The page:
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The page below is a sample from the LabCE course Fundamentals of Molecular Diagnostics. Access the complete course and earn ASCLS P.A.C.E.-approved continuing education credits by subscribing online.

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Types of Nucleic Acid Synthesis

A gene is a hereditary unit or sequence of the nucleotide bases ACGT, occupying a fixed location or locus on the chromosome. It is these genes that carry all the information for life processes.
DNA is rewritten into 3 types of RNA, each with a specific task:
  • Messenger RNA (mRNA)carries the protein message to the cytoplasm.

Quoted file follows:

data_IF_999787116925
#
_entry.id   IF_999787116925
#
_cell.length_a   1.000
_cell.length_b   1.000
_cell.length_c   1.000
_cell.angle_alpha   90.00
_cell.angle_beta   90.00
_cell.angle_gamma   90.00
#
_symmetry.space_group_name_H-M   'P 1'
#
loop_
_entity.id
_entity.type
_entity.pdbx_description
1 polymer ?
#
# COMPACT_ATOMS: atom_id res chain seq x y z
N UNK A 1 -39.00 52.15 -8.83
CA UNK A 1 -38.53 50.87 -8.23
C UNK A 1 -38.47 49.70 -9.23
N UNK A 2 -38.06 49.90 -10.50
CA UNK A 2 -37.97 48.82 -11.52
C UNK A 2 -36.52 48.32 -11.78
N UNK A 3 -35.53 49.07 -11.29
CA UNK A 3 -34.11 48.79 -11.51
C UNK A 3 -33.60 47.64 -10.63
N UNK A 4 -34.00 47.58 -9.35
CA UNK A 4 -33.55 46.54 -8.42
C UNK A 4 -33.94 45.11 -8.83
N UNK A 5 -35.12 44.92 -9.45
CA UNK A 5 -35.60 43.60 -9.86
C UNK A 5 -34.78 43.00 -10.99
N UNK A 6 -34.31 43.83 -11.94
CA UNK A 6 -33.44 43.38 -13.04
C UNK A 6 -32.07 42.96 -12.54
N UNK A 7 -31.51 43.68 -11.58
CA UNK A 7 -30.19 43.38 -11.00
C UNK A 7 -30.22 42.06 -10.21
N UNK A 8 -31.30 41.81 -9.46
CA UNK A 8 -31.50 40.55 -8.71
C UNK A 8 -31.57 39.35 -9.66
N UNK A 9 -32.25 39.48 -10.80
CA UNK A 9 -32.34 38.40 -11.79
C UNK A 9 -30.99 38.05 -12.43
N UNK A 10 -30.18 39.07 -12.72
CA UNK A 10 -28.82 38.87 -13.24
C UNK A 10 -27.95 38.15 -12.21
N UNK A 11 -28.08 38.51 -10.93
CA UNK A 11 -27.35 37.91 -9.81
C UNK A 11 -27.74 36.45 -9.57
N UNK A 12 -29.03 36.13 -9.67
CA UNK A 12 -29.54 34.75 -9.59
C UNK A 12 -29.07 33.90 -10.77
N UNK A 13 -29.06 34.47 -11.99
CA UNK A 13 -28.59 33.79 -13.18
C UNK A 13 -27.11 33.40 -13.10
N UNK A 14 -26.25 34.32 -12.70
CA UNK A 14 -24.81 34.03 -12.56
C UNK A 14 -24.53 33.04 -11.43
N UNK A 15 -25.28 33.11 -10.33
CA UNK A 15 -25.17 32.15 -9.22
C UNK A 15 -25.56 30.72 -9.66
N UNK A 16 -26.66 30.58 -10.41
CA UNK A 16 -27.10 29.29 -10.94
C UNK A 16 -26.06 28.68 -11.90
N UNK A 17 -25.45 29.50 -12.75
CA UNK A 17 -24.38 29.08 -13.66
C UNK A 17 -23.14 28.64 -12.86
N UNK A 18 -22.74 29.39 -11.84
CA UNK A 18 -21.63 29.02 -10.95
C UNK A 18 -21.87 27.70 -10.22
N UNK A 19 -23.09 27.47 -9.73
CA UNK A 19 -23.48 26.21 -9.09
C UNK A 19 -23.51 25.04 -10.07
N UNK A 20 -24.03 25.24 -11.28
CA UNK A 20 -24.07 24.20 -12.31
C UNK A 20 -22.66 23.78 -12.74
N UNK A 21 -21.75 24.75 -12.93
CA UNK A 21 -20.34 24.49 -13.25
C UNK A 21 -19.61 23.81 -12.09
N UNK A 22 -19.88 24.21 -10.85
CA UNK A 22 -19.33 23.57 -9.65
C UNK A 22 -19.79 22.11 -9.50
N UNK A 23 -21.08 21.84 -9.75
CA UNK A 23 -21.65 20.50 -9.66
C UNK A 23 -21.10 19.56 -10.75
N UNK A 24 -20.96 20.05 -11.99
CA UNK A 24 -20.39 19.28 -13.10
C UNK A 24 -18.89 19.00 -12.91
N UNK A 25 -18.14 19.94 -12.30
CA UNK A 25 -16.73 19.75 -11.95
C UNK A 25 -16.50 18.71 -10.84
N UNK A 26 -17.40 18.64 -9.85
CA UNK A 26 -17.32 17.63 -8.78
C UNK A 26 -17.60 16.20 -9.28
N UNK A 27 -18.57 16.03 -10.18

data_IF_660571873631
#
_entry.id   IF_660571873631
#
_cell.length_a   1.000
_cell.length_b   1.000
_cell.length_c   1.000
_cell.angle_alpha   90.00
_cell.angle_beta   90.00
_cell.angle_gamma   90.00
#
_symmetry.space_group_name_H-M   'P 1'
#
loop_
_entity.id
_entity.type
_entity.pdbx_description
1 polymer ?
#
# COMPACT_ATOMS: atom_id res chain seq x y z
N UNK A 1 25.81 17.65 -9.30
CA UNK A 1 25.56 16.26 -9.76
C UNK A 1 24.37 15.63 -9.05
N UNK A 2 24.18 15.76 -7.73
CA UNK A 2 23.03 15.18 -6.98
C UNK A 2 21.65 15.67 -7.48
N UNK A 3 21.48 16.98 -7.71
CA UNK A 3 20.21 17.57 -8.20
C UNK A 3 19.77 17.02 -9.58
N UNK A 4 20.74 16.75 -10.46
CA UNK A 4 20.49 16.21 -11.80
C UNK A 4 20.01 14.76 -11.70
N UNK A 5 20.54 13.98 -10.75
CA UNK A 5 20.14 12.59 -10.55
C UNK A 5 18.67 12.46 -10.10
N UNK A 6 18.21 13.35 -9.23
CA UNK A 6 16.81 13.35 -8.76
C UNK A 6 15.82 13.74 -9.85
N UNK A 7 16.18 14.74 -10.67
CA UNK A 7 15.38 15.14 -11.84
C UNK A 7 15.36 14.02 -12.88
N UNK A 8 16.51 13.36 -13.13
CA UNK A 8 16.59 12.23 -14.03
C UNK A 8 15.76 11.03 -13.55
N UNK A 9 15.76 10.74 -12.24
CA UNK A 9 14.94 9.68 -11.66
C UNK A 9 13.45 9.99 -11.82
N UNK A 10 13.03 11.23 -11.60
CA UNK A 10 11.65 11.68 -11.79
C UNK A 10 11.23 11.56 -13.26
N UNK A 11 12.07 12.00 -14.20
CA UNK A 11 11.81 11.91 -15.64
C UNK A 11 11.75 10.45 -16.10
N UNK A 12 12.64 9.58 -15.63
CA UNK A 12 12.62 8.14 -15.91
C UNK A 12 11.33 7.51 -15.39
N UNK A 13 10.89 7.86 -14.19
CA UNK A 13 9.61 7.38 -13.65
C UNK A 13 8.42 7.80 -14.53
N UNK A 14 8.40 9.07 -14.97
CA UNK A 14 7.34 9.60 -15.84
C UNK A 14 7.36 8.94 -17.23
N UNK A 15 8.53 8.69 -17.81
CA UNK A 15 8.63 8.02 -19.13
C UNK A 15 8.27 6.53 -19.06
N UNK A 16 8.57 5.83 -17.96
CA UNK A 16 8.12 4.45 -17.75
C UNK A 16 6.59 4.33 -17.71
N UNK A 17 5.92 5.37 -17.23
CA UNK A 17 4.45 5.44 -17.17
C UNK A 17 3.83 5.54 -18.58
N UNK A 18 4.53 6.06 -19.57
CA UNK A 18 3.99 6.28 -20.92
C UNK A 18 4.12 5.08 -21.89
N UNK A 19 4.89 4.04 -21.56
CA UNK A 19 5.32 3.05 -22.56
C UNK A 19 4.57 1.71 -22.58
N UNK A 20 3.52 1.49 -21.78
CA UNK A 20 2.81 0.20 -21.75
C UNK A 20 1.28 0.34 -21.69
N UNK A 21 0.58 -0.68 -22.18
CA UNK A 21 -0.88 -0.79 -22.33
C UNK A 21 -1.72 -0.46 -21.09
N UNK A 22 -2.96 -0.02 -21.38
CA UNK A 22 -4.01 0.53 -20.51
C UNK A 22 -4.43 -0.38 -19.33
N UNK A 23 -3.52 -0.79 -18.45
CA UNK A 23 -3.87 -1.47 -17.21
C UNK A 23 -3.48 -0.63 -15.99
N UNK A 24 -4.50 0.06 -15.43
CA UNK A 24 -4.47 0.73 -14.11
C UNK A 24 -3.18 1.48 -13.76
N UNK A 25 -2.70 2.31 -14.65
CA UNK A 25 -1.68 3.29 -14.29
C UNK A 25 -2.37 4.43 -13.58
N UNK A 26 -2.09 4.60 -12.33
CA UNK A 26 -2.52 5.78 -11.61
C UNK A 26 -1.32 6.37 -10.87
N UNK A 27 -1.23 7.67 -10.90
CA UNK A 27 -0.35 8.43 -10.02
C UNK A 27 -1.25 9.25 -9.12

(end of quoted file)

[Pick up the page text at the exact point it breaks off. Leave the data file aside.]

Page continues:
• Ribosomal RNA (rRNA) is the location of protein synthesis.
  • Transfer RNA (tRNA) is responsible for amino acid transport.
Each 3-base nucleotide sequence (codon) codes for a specific amino acid. Some amino acids have more than one codon to direct their placement. Think about the fact that there are only 20 different amino acids yet there are 64 possible codons. The phenomenon by which most amino acids are indicated by more than one codon is known as redundancy or degeneracy, and it is important to the genetic code since it minimizes the negative effects that incorrectly-placed nucleotides can have on protein synthesis.